Arcadia Backtracks on Funding, Trapping Coyotes

PETA and local residents are delighted that the city has reversed its original decision on trapping coyotes. – Photo by Terry Miller / Beacon Media News


The City wipes slate clean; directs City staff to prepare new plan

By Daniel Garay

Arcadia City Council, on the last City Council meeting of Mayor Tom Beck’s first term, voted at the end to rescind all actions taken in a two week period last February regarding actions taken to deal with the infamous coyote problem.

This item was inserted at the end of the meeting as a result of pending litigation from People for the Ethical Treatment of Animals (PETA) and Arcadia resident Sarah Rosenberg. As part of legal action taken against the City, a letter was sent to the Council by PETA’s attorney reading that the City violated the Brown Act for not making their allocation of funds and trapping contract open and transparent enough. The actions of funding a trapping program and hiring a trapper were done so within two council meetings.

City Attorney Steven Deitsch advised that although the City did not violate the Brown Act, to be safe, the Council should rescind the actions just to be sure. This is a process known as curing, where the City can remove the motions as if they were never passed.

The item was split into four parts:

  1. Rescind the budget appropriation of $20,000;
  2. Rescind the professional services agreement for the trapper;
  3. Inform PETA;
  4. And, direct the City Manager to create a coyote management plan.

The floor was opened to public comment and Pasadena Humane Society Vice President Elizabeth Campo informed the Council of a workshop on how to live with and deter wildlife, the next of which will be on May 21 at PHS headquarters.

Council Member Roger Chandler asked for the attendance size of the meeting, which was 60. He also asked for a notice to be sent to nearby cities as well. Campo said, “If we all work together and if we all have a similar plan, we’ll be able to see a reduction in the interactions of wildlife and humans.”

Chandler responded, “I hope,” to which Campo replied, “That’s our goal.”

PETA executives Tracy Reiman and Lisa Lange gave comments as well. Rieman spoke about Veralto’s letter that found out how coyotes are killed after being trapped. “Did you find out how that coyote was killed?” Rieman stated that the City never disclosed the killing method from a trapper to the public. She also criticized about then-Mayor Peter Amundson’s coyote-trapping plan.

Lisa Lange, VP of Communications, made another appearance at Council. She said, “By now, I hope you’ve joined the mayor in doing research on what these animals are like; and that lethal killing methods do not work.” Referring to her own neighborhood in Pasadena, where children and pets play and coexist with the wildlife.

After public comment, Mayor Pro Tem Amundson called his trapping program from 2010 a successful program. He does not believe that leaving them alone will make them go away. He said that there was no scientific proof that hazing works, calling it “fake science,” and was alarmed at the appearance of coyotes in southern Arcadia.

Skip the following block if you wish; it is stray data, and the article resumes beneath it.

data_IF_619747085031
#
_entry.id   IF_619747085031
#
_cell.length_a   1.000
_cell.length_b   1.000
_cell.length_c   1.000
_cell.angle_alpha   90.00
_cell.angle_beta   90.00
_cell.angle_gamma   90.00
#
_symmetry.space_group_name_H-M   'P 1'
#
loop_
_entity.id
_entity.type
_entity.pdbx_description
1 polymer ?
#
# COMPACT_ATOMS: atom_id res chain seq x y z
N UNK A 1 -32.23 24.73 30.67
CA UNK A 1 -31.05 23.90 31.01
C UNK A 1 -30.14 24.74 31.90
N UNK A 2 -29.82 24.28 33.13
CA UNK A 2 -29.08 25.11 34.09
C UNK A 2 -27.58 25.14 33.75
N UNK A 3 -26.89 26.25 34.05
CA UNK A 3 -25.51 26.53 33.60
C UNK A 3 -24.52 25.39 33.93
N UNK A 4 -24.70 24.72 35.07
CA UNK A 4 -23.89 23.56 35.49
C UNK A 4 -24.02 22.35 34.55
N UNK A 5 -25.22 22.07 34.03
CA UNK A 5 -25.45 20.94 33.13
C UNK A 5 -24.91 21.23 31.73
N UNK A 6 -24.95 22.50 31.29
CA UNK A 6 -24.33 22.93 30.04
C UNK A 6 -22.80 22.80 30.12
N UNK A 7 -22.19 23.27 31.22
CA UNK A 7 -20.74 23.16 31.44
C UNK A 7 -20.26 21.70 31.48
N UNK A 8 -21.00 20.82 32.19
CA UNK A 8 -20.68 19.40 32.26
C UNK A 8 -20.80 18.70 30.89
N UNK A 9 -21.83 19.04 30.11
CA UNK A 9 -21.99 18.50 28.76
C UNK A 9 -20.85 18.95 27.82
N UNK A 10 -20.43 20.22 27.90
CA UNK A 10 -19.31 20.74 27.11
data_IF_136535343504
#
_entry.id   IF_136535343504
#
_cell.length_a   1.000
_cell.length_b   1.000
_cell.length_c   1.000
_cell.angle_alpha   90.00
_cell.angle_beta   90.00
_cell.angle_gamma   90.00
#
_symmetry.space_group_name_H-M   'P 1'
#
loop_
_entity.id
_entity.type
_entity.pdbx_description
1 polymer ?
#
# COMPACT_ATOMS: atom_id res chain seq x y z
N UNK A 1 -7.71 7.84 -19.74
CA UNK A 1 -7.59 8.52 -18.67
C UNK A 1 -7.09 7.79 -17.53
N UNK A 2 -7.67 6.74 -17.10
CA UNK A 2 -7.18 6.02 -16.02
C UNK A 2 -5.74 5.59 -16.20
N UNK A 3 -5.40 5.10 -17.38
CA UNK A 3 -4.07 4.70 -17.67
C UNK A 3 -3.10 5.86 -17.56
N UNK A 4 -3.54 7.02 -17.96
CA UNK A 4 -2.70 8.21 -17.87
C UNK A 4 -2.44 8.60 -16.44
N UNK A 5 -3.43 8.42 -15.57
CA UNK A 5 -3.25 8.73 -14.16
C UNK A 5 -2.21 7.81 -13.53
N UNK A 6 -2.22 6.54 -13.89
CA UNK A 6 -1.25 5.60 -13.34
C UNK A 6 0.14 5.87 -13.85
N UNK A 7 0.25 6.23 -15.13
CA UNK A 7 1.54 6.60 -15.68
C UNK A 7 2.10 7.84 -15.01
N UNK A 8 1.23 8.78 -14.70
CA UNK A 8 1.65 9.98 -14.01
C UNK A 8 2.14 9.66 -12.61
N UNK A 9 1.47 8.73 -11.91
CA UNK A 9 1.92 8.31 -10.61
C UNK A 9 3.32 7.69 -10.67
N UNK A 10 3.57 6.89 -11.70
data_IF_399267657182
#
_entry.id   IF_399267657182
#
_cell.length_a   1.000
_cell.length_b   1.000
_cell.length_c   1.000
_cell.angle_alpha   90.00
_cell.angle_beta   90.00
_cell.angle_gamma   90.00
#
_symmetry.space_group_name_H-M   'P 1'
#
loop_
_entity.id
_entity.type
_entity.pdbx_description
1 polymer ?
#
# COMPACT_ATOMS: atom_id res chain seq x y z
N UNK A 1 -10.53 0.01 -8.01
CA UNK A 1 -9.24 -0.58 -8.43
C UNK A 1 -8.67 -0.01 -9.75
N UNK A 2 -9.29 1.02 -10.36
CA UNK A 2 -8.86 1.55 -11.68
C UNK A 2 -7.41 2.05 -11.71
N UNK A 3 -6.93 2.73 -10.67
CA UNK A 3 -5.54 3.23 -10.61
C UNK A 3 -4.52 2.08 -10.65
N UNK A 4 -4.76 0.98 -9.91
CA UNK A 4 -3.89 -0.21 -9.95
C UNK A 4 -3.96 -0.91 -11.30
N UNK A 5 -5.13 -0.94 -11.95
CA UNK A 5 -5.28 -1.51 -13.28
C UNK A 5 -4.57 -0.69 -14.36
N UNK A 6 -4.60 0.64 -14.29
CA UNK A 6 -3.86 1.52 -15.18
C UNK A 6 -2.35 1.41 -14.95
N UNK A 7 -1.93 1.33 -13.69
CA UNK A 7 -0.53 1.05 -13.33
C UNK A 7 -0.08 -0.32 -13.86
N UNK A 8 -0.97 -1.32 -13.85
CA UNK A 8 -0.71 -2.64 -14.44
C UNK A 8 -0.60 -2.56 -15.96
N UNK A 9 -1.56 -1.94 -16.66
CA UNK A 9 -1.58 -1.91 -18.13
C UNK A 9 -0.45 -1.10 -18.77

Council Member Chandler explained his disgust with the California Environmental Quality Act (CEQA), saying that it was misused for everything from houses to coyotes.

“It’s the law,” Chandler said, reluctantly motioning to rescind the actions. By the next motion, Mayor Pro Tem Amundson interjected, “Share the guilt!” to which all items were approved.

In a phone interview with Beacon Media News, Lange commented on how this action affects their pending lawsuit. She said no council should go unchecked with actions such as these. The City allegedly never made a required report on environmental impact as prescribed by CEQA.

While the slate is clean for Arcadia, Lange said that PETA is keeping their legal options open. For now, people need to be responsible for their items and pets as the smart way to deter coyotes.

April 5, 2017

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4 COMMENTS ON THIS POST To “Arcadia Backtracks on Funding, Trapping Coyotes”

  1. Craig Shapiro says:

    This cruel plan was a bust from the start. I’m glad it’s been rescinded and hope that any new management plan means letting them live in peace. The money would be better spent educating residents about humane ways to control coyotes, like cutting off their access to people’s food and garbage.

  2. Lucy P says:

    I’m glad Arcadia has taken killing off the table. Coexistence is the best option, but if coyotes must be deterred, there are many humane and effective ways of doing so.

  3. Craig Downer says:

    What would happen to the balance of nature without the coyotes?

  4. Sandy chaverra says:

    Let them be free they are Gods creatures!

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